Since July, one-in-five Covid patients receiving treatment through a special lung-bypass machine have been expectant mums who have not had their first jab.
Pregnant women have been treated with a therapy, called Extracorporeal Membrane Oxygenation (ECMO), used only when a patient’s lungs are so damaged by Covid that a ventilator cannot maintain oxygen levels.
England’s top midwife is today reassuring women that the vaccine is safe and effective during pregnancy and is recommended by clinicians and charities.
Out of all women between the ages of 16 and 49 on ECMO in intensive care, pregnant women make up almost a third – 32 per cent, which is up from just six per cent at the start of the pandemic in March 2020.
A mum-to-be who spent nearly a month in an NHS hospital’s critical care unit after catching coronavirus during her pregnancy has now joined health chiefs in encouraging pregnant women to get the Covid vaccine.
Claire, aged 33, from Kent, was hospitalised with coronavirus for a month in July this year, and wants fellow expectant mothers to know the serious health risks that not having the Covid-19 vaccine poses to them and their unborn baby.
She said: “I completely understand the hesitation not to get vaccinated when you are growing a child inside you, and after experiencing two miscarriages before the pandemic, the fear of being pregnant again with the worry of Covid was sending my anxiety through the roof.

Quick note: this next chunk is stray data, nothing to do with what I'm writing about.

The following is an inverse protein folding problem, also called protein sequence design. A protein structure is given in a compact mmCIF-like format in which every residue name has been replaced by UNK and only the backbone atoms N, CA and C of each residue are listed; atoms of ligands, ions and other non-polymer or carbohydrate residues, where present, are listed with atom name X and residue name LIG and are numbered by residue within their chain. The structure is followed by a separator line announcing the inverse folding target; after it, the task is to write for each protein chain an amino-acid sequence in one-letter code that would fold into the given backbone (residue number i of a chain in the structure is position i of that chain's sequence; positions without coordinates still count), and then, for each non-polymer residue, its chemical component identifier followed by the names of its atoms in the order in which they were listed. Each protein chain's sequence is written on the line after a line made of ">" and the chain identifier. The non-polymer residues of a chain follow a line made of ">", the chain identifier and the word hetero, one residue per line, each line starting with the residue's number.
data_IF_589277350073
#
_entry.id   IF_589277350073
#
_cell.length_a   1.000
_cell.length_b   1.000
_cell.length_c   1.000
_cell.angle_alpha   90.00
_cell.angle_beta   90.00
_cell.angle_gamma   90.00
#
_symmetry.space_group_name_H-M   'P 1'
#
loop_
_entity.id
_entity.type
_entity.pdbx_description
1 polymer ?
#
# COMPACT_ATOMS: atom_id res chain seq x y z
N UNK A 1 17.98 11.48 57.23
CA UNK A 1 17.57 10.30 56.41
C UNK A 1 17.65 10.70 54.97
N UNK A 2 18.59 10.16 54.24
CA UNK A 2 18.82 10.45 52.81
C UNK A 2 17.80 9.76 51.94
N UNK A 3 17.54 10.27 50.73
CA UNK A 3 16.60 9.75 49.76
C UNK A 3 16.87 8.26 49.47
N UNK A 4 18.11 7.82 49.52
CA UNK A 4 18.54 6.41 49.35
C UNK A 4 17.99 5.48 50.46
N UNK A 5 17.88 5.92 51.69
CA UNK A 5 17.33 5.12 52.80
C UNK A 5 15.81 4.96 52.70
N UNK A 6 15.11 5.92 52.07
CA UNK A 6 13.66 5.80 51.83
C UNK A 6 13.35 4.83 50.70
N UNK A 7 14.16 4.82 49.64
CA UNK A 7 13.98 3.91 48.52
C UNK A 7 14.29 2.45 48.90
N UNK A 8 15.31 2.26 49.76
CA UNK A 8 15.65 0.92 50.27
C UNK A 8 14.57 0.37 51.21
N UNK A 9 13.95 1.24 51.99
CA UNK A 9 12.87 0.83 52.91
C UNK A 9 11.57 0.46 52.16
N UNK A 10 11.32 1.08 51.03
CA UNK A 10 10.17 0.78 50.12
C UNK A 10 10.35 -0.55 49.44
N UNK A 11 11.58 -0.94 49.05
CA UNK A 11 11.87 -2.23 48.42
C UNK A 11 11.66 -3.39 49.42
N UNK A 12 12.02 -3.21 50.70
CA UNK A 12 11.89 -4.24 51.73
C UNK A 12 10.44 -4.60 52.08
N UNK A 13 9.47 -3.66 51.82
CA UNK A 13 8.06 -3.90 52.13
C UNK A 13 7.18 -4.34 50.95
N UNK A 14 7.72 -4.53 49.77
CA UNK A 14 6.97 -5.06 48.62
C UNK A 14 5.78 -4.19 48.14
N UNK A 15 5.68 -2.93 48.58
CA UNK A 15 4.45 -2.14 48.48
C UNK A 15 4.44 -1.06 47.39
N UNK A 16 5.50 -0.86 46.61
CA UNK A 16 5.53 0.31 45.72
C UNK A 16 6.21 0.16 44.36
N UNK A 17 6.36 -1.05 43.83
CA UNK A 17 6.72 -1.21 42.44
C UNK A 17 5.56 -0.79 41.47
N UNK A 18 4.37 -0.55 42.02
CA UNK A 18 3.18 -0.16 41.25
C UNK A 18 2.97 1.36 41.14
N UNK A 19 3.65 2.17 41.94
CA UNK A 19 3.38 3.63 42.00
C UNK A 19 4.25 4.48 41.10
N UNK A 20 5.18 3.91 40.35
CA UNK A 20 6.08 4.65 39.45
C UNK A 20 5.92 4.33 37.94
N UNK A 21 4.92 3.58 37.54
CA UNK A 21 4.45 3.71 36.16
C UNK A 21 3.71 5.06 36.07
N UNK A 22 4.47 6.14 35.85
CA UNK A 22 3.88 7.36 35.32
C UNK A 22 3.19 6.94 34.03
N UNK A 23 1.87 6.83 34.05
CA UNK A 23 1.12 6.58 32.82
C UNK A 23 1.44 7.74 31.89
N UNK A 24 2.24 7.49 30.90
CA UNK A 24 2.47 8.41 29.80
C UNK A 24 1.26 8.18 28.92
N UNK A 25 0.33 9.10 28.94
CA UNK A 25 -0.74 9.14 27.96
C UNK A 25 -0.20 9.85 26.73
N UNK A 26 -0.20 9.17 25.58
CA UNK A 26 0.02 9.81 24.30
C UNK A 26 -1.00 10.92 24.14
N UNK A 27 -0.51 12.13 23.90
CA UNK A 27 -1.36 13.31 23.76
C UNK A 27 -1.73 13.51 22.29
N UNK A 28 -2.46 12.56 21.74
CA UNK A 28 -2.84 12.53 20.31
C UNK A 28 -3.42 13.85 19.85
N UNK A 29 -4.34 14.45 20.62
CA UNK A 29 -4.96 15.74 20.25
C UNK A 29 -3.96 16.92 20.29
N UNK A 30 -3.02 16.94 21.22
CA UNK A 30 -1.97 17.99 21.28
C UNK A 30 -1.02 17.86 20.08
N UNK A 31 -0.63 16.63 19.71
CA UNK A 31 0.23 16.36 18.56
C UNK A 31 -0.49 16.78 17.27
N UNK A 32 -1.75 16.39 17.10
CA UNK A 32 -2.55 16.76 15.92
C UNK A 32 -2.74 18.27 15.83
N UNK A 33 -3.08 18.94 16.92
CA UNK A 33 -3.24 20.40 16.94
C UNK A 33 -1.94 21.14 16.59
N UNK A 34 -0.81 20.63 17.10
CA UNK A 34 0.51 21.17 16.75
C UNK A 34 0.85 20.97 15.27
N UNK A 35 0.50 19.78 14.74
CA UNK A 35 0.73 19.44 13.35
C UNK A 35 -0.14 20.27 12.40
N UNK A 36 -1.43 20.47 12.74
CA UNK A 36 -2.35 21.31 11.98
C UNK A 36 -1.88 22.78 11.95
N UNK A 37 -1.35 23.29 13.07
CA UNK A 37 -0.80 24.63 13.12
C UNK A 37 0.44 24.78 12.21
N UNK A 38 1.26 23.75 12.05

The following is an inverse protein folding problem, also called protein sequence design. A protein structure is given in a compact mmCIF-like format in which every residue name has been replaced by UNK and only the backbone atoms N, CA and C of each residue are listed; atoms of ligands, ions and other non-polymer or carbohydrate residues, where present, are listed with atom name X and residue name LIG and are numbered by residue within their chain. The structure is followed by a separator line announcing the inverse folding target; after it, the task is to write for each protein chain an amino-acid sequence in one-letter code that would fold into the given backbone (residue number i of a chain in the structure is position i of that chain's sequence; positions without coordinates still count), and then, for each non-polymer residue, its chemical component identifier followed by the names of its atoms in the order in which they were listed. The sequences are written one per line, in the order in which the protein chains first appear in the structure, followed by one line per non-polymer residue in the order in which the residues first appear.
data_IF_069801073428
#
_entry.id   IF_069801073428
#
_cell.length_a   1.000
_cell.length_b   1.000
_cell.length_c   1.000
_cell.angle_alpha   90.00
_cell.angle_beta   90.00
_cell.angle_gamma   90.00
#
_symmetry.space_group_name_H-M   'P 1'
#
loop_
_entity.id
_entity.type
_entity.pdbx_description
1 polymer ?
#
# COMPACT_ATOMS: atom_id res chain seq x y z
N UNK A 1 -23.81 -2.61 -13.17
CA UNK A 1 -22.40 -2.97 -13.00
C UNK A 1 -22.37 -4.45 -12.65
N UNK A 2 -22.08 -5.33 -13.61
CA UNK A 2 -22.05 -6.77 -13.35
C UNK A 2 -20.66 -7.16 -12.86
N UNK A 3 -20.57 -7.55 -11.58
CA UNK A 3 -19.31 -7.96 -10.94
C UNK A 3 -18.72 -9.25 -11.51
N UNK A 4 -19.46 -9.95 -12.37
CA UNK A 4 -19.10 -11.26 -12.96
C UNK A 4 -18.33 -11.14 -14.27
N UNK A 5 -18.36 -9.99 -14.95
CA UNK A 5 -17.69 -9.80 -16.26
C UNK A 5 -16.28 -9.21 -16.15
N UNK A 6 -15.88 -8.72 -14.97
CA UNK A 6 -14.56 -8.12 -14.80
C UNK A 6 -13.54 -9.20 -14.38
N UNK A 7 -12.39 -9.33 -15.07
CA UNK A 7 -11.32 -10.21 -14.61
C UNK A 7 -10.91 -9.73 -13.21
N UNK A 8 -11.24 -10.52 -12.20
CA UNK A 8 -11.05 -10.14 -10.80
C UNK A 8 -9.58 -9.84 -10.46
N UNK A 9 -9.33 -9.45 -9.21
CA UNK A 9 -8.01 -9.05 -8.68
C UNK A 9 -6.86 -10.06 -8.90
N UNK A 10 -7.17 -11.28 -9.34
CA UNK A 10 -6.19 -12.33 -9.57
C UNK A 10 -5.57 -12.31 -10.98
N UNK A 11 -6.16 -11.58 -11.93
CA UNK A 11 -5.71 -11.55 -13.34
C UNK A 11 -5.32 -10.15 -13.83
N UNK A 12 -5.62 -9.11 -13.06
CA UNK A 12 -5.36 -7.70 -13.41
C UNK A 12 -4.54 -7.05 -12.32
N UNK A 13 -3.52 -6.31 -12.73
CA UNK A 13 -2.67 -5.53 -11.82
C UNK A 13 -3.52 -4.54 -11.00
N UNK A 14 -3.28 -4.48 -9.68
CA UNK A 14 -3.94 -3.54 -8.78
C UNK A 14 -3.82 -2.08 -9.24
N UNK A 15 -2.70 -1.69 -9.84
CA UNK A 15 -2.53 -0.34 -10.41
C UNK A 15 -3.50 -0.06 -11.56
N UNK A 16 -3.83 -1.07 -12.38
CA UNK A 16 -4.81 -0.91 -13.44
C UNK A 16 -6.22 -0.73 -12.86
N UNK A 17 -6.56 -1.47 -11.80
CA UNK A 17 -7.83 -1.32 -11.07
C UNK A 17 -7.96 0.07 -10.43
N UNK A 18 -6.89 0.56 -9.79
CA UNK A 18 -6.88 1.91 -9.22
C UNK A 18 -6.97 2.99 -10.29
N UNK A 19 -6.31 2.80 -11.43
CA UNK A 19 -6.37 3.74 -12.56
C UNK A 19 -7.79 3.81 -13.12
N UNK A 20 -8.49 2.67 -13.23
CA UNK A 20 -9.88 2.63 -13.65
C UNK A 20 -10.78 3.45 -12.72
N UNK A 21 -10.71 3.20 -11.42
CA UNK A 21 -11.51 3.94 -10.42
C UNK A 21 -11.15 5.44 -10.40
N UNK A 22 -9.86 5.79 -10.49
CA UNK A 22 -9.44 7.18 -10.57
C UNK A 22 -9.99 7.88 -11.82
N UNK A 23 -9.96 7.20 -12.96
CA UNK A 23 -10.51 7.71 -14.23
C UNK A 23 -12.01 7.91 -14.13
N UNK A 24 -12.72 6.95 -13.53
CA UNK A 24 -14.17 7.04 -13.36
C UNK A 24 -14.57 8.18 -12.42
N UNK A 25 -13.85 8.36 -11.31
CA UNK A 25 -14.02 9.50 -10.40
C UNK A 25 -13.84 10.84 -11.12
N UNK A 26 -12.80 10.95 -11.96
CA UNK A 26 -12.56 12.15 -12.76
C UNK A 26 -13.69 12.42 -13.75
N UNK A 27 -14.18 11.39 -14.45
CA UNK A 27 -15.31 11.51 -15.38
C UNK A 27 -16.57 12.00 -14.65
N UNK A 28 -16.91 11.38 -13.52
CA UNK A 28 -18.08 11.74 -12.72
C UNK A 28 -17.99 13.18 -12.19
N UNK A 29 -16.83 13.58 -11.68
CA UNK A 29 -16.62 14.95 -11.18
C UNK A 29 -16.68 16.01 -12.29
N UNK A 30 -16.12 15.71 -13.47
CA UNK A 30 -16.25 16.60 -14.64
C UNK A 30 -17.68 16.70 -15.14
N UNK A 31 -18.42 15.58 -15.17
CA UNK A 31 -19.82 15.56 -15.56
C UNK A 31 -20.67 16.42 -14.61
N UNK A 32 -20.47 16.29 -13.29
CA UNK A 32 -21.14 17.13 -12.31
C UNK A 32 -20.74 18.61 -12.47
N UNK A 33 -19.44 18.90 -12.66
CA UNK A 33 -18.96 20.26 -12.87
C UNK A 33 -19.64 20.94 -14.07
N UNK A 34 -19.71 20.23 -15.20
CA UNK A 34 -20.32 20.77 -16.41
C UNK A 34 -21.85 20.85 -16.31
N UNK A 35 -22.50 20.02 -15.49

“But after what happened, I can honestly say that the risk of not having the Covid vaccine far outweighs any doubts about having it.”
During her time in hospital she was put on a ventilator while in a medically induced coma.
Nearly a month after she was initially admitted to hospital, Claire was allowed to go home, where she is gradually recovering with her husband, and their unborn child, who is doing well.
Claire is now urging other pregnant women to consider getting the Covid vaccine to significantly reduce their risk of catching coronavirus and having the same experience.
Data from Public Health England shows that over 81,000 pregnant women have received the first dose of the Covid jab, and around 65,000 have received their second dose.
Health chiefs are now calling on all expectant mums to get vaccinated to protect them and their baby against coronavirus.
Jacqueline Dunkley-Bent, Chief Midwifery Officer for England, said: “This is another stark reminder that the Covid-19 jab can keep you, your baby and your loved ones, safe and out of hospital. You can receive vaccination at any time in pregnancy, but the risks that unvaccinated pregnant women face of becoming severely unwell if they catch COVID-19 show exactly why we advise you to do so as soon as possible.”
Covid vaccination in pregnancy is considered safe and is recommended by the Royal College of Obstetricians, Royal College of Midwives and the UK Tetralogy Service.
Data from over 100,000 covid vaccinations in pregnancy in England and Scotland, and a further 160,000 in the US, show there has been no subsequent harm to the foetus or infant.